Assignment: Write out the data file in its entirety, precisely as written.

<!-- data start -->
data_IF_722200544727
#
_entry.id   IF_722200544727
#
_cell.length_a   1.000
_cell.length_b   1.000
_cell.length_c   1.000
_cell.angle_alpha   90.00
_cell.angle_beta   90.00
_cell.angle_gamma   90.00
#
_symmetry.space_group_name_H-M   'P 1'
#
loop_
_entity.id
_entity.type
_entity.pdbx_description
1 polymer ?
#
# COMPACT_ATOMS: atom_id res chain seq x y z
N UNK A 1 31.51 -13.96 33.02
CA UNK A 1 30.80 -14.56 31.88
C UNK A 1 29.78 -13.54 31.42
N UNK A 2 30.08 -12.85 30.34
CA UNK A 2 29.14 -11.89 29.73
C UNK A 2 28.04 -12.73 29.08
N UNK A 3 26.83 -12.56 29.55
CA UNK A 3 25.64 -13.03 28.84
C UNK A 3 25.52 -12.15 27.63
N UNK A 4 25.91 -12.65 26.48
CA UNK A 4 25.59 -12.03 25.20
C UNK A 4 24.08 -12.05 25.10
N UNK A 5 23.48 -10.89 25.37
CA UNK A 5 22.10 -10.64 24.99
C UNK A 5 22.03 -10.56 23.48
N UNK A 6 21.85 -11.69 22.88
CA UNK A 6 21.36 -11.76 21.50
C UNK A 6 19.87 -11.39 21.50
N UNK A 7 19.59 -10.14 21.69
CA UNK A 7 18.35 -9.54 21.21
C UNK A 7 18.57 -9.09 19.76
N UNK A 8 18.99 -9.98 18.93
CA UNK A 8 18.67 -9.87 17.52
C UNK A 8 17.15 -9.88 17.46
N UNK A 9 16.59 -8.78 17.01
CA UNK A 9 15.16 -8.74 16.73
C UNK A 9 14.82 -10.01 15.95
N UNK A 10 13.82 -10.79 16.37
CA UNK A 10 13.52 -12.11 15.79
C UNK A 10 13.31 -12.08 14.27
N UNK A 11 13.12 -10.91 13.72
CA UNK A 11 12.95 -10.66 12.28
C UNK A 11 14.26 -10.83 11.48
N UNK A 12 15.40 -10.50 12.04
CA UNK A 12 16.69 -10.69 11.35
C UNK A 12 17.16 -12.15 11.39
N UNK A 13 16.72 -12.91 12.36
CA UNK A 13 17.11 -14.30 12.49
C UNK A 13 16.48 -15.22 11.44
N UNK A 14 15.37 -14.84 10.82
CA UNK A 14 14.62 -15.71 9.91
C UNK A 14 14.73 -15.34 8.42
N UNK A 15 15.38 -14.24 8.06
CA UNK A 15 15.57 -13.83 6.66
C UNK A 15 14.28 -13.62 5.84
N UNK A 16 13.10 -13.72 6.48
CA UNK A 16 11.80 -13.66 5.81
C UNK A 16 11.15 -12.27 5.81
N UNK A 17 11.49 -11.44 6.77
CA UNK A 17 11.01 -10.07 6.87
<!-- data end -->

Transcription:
data_IF_722200544727
#
_entry.id   IF_722200544727
#
_cell.length_a   1.000
_cell.length_b   1.000
_cell.length_c   1.000
_cell.angle_alpha   90.00
_cell.angle_beta   90.00
_cell.angle_gamma   90.00
#
_symmetry.space_group_name_H-M   'P 1'
#
loop_
_entity.id
_entity.type
_entity.pdbx_description
1 polymer ?
#
# COMPACT_ATOMS: atom_id res chain seq x y z
N UNK A 1 31.51 -13.96 33.02
CA UNK A 1 30.80 -14.56 31.88
C UNK A 1 29.78 -13.54 31.42
N UNK A 2 30.08 -12.85 30.34
CA UNK A 2 29.14 -11.89 29.73
C UNK A 2 28.04 -12.73 29.08
N UNK A 3 26.83 -12.56 29.55
CA UNK A 3 25.64 -13.03 28.84
C UNK A 3 25.52 -12.15 27.63
N UNK A 4 25.91 -12.65 26.48
CA UNK A 4 25.59 -12.03 25.20
C UNK A 4 24.08 -12.05 25.10
N UNK A 5 23.48 -10.89 25.37
CA UNK A 5 22.10 -10.64 24.99
C UNK A 5 22.03 -10.56 23.48
N UNK A 6 21.85 -11.69 22.88
CA UNK A 6 21.36 -11.76 21.50
C UNK A 6 19.87 -11.39 21.50
N UNK A 7 19.59 -10.14 21.69
CA UNK A 7 18.35 -9.54 21.21
C UNK A 7 18.57 -9.09 19.76
N UNK A 8 18.99 -9.98 18.93
CA UNK A 8 18.67 -9.87 17.52
C UNK A 8 17.15 -9.88 17.46
N UNK A 9 16.59 -8.78 17.01
CA UNK A 9 15.16 -8.74 16.73
C UNK A 9 14.82 -10.01 15.95
N UNK A 10 13.82 -10.79 16.37
CA UNK A 10 13.52 -12.11 15.79
C UNK A 10 13.31 -12.08 14.27
N UNK A 11 13.12 -10.91 13.72
CA UNK A 11 12.95 -10.66 12.28
C UNK A 11 14.26 -10.83 11.48
N UNK A 12 15.40 -10.50 12.04
CA UNK A 12 16.69 -10.69 11.35
C UNK A 12 17.16 -12.15 11.39
N UNK A 13 16.72 -12.91 12.36
CA UNK A 13 17.11 -14.30 12.49
C UNK A 13 16.48 -15.22 11.44
N UNK A 14 15.37 -14.84 10.82
CA UNK A 14 14.62 -15.71 9.91
C UNK A 14 14.73 -15.34 8.42
N UNK A 15 15.38 -14.24 8.06
CA UNK A 15 15.57 -13.83 6.66
C UNK A 15 14.28 -13.62 5.84
N UNK A 16 13.10 -13.72 6.48
CA UNK A 16 11.80 -13.66 5.81
C UNK A 16 11.15 -12.27 5.81
N UNK A 17 11.49 -11.44 6.77
CA UNK A 17 11.01 -10.07 6.87